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  • President Tsai attends Bloomberg's Taiwan Financial Summit 2016
  • Date
2016/07/20
President Tsai attends the Bloomberg's Taiwan Financial Summit 2016, where she describes the measures adopted by the government to increase domestic willingness to invest. President Tsai poses for a photo with Taran Khera, Head of Sales for Bloomberg Asia-Pacific.
On the afternoon of July 20, President Tsai Ing-wen attended the Bloomberg's Taiwan Financial Summit 2016, where she described the measures adopted by the government to increase domestic willingness to invest. In her remarks, the president stressed that the public and private sectors will together face the risks of innovation and help Taiwan renew its economic fortunes.

The following is a translation of the president's remarks:

I took office as president exactly two months ago today. Since then, changing political and economic conditions throughout the world and a number of problems here in Taiwan have caused a degree of unease in the business community and among the public at large. I am keenly aware of just how strongly everyone is hoping to see the government stimulate the economy and implement reforms. I fervently hope, moreover, that the joint efforts of the public and private sectors will quickly revive our flagging economy and keep the pain of this transitional period to a minimum.

A country's economic confidence is invariably reflected in the state of its financial markets and industrial development. Our investors and securities firms get worried when trading volume contracts, savers are hurt by falling interest rates, and banks are troubled by excess money supply. Our excessive domestic savings rate continues to rise each year even as weak corporate investment falls yet further. Domestic innovation and entrepreneurship lacks momentum, and the pace of industrial transformation and upgrading is slow. In the face of such issues, conventional monetary and fiscal policies will do little to improve the economy, and they might even exacerbate structural problems.

That's why we need a new set of structural reform initiatives aimed at both the financial and the industrial aspects, to fundamentally restructure the domestic economy. In particular, we need to strengthen the functions of our capital markets so that they channel capital into substantive investments that will support industrial innovation and transformation. That is the only way to break through the bottleneck that is now impeding economic development.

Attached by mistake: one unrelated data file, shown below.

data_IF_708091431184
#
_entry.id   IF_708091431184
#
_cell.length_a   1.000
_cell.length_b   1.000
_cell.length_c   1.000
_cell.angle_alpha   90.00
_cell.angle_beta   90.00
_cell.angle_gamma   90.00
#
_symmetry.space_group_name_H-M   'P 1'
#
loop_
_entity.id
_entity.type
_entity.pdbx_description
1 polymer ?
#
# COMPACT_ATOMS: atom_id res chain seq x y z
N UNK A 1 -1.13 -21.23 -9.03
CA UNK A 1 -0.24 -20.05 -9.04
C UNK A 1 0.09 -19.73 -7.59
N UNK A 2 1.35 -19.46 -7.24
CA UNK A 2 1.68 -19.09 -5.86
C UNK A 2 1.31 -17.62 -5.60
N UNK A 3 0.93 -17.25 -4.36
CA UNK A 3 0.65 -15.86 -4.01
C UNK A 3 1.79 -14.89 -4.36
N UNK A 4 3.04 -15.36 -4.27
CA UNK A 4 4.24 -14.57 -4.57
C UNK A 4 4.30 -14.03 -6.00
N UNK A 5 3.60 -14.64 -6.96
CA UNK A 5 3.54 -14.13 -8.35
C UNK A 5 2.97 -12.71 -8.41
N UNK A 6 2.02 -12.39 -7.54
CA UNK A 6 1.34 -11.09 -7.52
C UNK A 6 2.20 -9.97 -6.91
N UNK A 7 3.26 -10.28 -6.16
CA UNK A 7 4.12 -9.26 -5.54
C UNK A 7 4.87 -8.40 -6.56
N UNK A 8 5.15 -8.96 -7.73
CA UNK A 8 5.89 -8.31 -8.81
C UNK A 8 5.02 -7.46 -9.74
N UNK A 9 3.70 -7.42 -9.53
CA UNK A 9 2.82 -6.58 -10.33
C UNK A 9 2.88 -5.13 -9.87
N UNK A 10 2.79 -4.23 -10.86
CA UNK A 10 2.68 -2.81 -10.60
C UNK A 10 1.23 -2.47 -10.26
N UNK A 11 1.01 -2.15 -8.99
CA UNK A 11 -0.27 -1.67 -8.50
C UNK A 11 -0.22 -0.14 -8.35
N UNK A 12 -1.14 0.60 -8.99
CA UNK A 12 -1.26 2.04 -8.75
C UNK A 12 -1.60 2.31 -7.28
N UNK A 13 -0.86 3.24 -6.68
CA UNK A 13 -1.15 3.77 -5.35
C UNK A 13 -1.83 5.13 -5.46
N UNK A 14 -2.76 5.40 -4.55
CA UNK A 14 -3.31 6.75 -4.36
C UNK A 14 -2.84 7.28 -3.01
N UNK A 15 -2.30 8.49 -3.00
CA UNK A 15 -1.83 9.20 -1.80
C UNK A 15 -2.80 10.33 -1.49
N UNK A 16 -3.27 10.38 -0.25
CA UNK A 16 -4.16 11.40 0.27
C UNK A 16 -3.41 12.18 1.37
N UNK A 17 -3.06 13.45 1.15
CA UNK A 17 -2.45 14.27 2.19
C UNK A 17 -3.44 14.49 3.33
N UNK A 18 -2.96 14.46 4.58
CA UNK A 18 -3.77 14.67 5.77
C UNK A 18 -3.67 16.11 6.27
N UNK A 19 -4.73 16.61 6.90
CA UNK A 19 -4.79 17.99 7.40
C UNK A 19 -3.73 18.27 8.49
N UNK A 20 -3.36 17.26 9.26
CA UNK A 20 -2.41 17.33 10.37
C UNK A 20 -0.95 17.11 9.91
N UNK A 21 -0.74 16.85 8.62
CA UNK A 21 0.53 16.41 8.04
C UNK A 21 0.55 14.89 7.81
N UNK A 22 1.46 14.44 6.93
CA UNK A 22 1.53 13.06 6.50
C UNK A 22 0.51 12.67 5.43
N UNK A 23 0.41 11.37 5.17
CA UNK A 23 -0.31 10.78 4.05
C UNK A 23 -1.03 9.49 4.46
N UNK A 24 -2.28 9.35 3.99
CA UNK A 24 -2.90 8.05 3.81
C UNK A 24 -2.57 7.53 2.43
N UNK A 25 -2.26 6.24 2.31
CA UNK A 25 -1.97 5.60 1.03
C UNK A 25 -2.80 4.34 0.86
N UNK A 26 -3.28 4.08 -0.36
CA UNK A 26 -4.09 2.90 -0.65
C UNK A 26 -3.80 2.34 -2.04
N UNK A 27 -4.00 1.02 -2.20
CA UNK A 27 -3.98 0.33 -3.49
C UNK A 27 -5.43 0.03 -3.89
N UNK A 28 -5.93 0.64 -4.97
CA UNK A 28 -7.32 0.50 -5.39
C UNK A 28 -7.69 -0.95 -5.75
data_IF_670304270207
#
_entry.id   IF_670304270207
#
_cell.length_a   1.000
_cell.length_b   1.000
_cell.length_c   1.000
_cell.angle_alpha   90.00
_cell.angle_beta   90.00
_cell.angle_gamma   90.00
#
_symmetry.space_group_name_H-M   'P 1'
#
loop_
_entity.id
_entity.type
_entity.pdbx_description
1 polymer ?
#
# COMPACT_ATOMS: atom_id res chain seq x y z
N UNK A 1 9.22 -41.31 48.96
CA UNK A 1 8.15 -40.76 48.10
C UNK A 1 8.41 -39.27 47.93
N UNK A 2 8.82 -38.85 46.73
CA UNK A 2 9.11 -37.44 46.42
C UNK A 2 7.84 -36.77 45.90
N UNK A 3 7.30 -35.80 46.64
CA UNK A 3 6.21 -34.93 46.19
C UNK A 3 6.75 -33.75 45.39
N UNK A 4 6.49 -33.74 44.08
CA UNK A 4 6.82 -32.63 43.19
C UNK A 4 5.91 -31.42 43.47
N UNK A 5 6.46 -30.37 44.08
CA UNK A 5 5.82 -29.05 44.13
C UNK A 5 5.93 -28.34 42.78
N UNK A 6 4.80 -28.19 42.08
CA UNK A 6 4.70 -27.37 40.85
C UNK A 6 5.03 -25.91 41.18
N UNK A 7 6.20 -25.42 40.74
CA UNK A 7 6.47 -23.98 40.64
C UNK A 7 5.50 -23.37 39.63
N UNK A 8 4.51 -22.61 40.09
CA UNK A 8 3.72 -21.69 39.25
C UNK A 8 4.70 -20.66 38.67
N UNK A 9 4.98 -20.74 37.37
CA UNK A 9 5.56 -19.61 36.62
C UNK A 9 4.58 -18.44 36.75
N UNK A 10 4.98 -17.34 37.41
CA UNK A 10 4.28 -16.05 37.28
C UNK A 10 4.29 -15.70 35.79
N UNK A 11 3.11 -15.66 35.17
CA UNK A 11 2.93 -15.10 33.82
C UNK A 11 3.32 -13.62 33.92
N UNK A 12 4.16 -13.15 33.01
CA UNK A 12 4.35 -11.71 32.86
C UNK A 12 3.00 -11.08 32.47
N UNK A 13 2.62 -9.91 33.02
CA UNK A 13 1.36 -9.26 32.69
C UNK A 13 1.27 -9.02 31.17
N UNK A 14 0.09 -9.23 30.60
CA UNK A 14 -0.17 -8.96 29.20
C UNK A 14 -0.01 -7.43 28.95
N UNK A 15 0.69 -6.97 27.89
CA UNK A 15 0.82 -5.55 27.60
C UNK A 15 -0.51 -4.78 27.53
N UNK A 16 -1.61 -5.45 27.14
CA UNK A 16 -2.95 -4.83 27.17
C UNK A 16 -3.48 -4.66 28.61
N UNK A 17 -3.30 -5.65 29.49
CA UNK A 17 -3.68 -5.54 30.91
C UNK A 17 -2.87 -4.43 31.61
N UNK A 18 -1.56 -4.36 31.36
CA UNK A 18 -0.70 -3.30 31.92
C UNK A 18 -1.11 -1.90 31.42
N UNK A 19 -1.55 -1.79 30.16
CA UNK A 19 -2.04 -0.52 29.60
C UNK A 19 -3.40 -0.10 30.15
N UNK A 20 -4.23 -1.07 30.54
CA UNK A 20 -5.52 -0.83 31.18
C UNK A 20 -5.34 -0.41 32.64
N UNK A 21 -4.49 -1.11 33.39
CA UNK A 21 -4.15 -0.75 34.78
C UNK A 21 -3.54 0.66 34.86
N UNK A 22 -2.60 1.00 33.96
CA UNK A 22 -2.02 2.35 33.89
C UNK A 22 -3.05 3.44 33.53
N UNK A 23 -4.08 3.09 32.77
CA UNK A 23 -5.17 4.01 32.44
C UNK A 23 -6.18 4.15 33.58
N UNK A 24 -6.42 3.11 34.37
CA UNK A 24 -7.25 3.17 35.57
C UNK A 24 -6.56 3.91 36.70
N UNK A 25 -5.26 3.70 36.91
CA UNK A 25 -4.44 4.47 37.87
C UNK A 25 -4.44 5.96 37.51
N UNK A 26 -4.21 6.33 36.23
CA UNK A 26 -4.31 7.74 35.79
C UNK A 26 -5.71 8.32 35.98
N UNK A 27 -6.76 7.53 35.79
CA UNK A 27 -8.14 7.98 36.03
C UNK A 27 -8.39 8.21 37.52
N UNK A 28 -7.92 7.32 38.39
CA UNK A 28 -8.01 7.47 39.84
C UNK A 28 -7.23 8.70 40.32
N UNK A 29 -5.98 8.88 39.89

The new administration's philosophy is very clear. At the current stage, our efforts to stimulate the economy will focus principally upon spurring domestic willingness to invest and advancing industrial innovation, and on using financial innovation and the gathering of talent to support structural adjustments and innovative activities. There is a tremendous amount of idle capital in our financial system. If we can take this capital and channel it toward substantive and productive investments, we will be able to create more job opportunities, lift wages, and provide savers with better returns.

The government's number one responsibility is to make companies more willing to invest. We will do everything possible to eliminate barriers to investment. We will continue helping companies to acquire land and obtain stable supplies of water and electricity. We will build necessary infrastructure and take measures to attract international talent. And we will create a high-quality investment environment. The government can also cooperate with the private sector, such as forming public-private partnerships to jointly invest in Taiwan's future living environment and infrastructure.

On another front, Taiwan also intends to actively align itself with the international community. In addition to signing bilateral free trade agreements in an active quest to join the Trans-Pacific Partnership (TPP) and the Regional Comprehensive Economic Partnership (RCEP), our government is also launching the New Southbound Policy designed to enhance Taiwan's economic ties with ASEAN and countries in South Asia. The idea is to use mutually beneficial two-way exchanges in such areas as trade, investment, tourism, and culture to boost Taiwan's momentum for economic growth, expand development, and elevate overall competitiveness.

In order to build a new innovation-driven economic model, our government has proposed the following five major innovative industries: green energy; the Internet of Things and intelligent applications; the biomedical industry; smart machinery; and the defense industry. We have already adopted plans to integrate resources and concentrate strengths across agencies, so as to create a broad range of investment opportunities and turn Taiwan's abundant domestic capital into a force for continual progress in the real economy.

I also want to take this opportunity to explain that the key point for these five major innovative industries, including the Asian Silicon Valley project, is not to build more industrial parks, but to build up an ecosystem that binds together industrial innovation and investment. We intend to achieve this by enhancing industry-academia cooperation, recruiting talent, improving investment performance, and incentivizing research and development. At the same time, our government agencies are reviewing legislations governing corporate structure, the raising of capital, and residency rules for foreign nationals with an eye toward deregulating. In particular, the government is considering an amendment to the Company Act so that local business owners seeking to innovate will not get hopelessly entangled in red tape. Such an amendment, if passed, would also be designed to make foreign corporations more interested in investing in Taiwan.